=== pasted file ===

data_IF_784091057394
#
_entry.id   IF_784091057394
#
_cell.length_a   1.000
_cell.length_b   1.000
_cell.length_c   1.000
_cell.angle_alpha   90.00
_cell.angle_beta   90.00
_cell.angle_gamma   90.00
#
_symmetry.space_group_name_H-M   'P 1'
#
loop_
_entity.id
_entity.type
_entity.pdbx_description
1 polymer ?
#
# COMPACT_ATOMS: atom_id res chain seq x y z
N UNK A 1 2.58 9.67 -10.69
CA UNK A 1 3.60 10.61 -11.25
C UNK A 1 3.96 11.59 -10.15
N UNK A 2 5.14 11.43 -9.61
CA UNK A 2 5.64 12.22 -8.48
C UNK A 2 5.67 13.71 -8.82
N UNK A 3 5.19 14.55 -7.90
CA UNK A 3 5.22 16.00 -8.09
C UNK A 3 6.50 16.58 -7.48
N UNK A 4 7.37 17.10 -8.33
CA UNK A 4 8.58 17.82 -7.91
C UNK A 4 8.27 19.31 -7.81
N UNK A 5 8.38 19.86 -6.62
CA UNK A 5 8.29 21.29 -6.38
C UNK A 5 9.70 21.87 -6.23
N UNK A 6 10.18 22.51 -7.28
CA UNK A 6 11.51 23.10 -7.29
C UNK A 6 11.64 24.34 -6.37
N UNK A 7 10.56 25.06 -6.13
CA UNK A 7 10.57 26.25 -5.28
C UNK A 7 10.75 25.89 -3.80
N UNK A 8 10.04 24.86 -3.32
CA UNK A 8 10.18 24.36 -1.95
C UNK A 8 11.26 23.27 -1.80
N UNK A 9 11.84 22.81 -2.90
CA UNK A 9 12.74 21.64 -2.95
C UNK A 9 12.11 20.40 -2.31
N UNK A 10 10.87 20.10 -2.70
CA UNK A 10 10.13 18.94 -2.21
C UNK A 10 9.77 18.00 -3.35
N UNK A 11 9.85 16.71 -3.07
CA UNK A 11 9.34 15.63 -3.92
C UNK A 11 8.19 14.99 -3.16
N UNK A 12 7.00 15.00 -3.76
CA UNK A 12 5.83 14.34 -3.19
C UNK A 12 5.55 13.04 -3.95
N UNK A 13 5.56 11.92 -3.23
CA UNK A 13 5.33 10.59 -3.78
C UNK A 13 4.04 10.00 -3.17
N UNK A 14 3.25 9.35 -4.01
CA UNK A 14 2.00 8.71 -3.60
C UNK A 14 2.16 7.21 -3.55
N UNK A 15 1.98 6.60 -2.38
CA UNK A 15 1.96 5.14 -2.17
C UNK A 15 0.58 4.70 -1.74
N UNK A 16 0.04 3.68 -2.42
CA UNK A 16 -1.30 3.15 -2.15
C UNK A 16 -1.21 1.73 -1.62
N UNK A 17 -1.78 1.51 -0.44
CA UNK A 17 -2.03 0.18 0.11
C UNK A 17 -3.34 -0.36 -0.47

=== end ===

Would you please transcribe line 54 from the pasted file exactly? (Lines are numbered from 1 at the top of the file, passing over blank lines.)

N UNK A 12 7.00 15.00 -3.76